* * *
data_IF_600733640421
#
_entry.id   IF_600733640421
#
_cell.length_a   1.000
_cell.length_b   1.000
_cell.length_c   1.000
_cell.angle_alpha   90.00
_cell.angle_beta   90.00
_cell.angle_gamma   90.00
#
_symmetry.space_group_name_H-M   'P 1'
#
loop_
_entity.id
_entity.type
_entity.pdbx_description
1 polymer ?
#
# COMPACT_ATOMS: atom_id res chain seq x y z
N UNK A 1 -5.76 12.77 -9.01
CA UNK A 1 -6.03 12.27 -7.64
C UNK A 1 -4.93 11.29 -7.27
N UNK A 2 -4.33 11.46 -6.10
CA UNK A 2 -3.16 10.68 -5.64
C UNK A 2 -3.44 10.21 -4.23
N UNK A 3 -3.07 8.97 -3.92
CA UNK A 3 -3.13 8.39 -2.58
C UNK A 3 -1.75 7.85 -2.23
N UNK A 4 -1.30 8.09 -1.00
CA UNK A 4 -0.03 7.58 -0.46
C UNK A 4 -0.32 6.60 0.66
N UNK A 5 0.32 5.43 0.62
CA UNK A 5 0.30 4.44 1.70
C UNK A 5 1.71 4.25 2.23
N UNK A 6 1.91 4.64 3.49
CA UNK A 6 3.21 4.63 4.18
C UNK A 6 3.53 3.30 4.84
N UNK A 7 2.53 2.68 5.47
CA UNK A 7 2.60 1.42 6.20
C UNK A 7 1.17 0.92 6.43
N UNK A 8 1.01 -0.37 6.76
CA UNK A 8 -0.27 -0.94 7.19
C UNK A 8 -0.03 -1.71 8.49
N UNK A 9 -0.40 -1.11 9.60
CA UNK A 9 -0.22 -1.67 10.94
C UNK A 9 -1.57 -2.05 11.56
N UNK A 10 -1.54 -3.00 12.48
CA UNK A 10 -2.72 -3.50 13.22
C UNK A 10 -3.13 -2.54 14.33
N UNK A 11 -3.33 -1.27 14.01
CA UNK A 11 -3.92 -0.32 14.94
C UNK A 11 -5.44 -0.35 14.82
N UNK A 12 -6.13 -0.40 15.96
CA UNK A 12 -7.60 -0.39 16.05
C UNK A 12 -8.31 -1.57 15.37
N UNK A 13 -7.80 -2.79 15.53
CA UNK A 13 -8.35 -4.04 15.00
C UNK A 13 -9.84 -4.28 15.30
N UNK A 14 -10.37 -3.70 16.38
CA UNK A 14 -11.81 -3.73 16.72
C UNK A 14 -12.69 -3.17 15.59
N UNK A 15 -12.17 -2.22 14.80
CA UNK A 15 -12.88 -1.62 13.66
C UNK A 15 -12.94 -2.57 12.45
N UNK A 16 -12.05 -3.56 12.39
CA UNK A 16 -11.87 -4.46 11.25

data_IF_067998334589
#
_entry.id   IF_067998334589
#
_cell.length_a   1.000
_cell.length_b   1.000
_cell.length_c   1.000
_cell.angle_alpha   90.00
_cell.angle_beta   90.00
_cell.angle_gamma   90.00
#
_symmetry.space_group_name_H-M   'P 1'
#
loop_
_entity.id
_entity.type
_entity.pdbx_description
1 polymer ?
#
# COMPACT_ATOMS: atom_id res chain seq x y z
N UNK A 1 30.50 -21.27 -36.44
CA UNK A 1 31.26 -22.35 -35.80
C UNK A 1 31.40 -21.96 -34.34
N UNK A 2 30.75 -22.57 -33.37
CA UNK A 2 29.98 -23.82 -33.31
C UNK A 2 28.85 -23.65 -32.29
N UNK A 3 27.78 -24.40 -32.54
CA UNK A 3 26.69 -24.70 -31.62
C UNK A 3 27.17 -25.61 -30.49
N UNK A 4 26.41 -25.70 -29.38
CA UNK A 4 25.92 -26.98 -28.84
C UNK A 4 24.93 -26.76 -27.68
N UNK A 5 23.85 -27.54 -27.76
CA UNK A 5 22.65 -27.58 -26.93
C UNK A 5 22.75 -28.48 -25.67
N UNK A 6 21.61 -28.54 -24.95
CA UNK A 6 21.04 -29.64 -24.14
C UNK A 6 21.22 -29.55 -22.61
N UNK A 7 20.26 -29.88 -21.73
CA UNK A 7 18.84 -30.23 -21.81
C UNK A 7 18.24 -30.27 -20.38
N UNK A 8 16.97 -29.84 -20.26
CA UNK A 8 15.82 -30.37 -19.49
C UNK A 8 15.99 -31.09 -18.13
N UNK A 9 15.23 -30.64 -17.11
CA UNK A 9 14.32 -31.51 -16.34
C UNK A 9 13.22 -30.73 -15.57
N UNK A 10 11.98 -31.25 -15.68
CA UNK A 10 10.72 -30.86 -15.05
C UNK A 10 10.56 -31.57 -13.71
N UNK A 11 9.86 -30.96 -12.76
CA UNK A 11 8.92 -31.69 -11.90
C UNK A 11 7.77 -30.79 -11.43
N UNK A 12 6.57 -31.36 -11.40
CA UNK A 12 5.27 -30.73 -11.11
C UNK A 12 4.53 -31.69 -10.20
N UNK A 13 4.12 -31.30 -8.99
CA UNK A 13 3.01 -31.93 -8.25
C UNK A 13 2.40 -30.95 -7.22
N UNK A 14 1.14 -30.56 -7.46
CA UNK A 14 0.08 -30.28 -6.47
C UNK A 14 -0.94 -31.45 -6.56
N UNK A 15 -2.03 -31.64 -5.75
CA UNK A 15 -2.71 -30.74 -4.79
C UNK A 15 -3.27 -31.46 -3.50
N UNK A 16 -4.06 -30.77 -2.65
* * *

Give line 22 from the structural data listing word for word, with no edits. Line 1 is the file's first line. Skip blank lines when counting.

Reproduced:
CA UNK A 1 -6.03 12.27 -7.64